Vice President Kamala Harris will travel to Romania and Poland next week in an effort to highlight the “strength and unity” of NATO amid Russia’s invasion of Ukraine, the White House announced Friday.
Harris will be overseas from March 9-11 and will meet with the leaders of both countries as well as other NATO representatives. Russia’s invasion of Ukraine entered its second week Friday, with Ukrainian forces offering a fierce defense of major cities, including the capital of Kyiv. (RELATED: Russia Deploys ‘Data-Wiping Malware’ To Cripple Ukrainian Government Systems)
“The Vice President will advance our close coordination in response to Russia’s unprovoked and unjustified invasion of Ukraine,” the White House said, adding that the leaders will discuss ongoing humanitarian and security assistance for Ukraine.
NEW: @VP Kamala Harris will travel to Romania and Poland next week to, “demonstrate the strength and unity of the NATO Alliance,” according to her deputy press Secretary @SabrinaSingh46. Harris will meet with the leaders of both nations. pic.twitter.com/4zPI5Ih1dK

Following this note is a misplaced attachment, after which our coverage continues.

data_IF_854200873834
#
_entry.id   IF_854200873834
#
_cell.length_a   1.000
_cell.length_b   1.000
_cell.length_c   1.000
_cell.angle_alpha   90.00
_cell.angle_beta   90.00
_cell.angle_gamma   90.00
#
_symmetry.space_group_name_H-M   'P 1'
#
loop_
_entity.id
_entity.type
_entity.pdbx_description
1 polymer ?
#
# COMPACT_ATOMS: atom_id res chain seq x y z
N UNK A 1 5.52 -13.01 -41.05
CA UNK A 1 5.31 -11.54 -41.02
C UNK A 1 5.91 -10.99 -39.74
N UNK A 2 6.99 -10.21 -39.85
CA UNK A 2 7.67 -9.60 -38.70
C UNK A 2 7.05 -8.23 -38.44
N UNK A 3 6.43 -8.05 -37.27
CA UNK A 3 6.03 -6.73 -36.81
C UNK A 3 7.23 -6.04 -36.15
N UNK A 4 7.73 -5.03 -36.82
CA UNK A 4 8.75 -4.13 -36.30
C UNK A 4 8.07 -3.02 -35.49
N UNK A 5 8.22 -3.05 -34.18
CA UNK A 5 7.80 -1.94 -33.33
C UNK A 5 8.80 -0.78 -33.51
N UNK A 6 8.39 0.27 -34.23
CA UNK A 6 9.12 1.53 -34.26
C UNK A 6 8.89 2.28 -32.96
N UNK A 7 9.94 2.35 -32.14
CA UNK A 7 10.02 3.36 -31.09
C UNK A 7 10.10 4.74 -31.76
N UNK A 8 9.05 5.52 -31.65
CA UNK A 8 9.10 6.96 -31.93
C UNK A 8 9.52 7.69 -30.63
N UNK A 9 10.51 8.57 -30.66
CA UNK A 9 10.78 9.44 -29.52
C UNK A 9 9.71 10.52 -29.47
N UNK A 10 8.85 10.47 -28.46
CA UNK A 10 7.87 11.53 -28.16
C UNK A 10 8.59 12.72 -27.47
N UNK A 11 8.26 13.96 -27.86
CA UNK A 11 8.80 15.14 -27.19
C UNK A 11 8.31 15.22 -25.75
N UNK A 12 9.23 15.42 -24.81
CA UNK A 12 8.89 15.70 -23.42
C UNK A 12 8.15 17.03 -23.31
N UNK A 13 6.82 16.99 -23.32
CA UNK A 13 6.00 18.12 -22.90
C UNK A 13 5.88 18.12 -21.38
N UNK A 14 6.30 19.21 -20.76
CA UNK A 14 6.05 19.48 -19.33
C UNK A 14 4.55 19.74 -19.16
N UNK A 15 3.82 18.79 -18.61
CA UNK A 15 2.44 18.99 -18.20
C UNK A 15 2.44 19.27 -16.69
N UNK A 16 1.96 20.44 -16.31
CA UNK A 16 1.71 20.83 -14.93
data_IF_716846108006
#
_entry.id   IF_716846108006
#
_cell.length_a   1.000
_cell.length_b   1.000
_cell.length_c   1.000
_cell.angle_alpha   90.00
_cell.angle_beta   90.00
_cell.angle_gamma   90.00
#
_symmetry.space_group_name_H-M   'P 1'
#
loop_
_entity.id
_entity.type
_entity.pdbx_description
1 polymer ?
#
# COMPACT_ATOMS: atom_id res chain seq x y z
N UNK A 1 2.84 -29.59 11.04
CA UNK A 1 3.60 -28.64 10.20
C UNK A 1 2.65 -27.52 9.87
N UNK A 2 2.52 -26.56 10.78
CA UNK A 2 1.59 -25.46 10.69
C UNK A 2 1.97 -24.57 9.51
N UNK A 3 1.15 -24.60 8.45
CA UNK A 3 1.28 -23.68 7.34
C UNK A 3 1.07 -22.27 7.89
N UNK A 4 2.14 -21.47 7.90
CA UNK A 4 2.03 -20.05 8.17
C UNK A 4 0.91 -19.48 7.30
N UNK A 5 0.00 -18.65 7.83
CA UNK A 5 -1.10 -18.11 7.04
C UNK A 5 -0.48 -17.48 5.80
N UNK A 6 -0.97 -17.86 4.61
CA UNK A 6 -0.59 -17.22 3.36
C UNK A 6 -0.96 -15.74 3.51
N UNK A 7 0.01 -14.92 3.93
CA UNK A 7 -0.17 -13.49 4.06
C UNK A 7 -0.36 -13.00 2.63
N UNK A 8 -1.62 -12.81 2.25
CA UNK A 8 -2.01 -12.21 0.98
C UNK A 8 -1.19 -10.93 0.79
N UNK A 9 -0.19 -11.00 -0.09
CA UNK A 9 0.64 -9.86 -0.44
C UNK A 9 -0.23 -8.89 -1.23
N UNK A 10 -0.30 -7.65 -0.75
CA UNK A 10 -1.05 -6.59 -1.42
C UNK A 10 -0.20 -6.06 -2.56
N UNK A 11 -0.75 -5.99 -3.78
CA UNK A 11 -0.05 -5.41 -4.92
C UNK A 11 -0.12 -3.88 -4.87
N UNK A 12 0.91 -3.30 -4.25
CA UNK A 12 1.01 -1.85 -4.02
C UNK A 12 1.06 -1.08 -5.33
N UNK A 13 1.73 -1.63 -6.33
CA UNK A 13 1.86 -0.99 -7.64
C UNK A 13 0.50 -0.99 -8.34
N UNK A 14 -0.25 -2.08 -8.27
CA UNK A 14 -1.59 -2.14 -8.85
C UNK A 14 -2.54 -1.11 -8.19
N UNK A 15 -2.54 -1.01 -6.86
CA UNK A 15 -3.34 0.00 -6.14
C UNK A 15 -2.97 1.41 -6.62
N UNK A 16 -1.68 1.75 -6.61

— Tim Perry (@tperry518) March 4, 2022
Harris’ trip comes as the U.S. and NATO allies impose strict economic consequences on Russia for its invasion. The U.S. has sanctioned Russia’s largest state banks and numerous oligarchs, as well as Russian President Vladimir Putin himself. Putin retaliated by ordering his country’s nuclear arsenal to “high alert,” a move the U.S. has largely dismissed as rhetoric.
“We have assessed President Putin’s directive and his statements, and at this time we see no reason to change our own alert levels,” Secretary of State Tony Blinken told reporters Wednesday.
“Both of our countries have stated that a nuclear war cannot be won and must never be fought,” he stated. “That was a key reaffirmation coming out of the meeting between President Biden and President Putin.”
President Joe Biden spoke with Ukrainian President Volodymyr Zelenskyy late Thursday to discuss a Russian attack on the Zaporizhzhia nuclear power plant in Ukraine. Russian shelling set the plant ablaze, raising fears that the attack could result in a nuclear meltdown, though Ukrainian forces were able to put out the fire.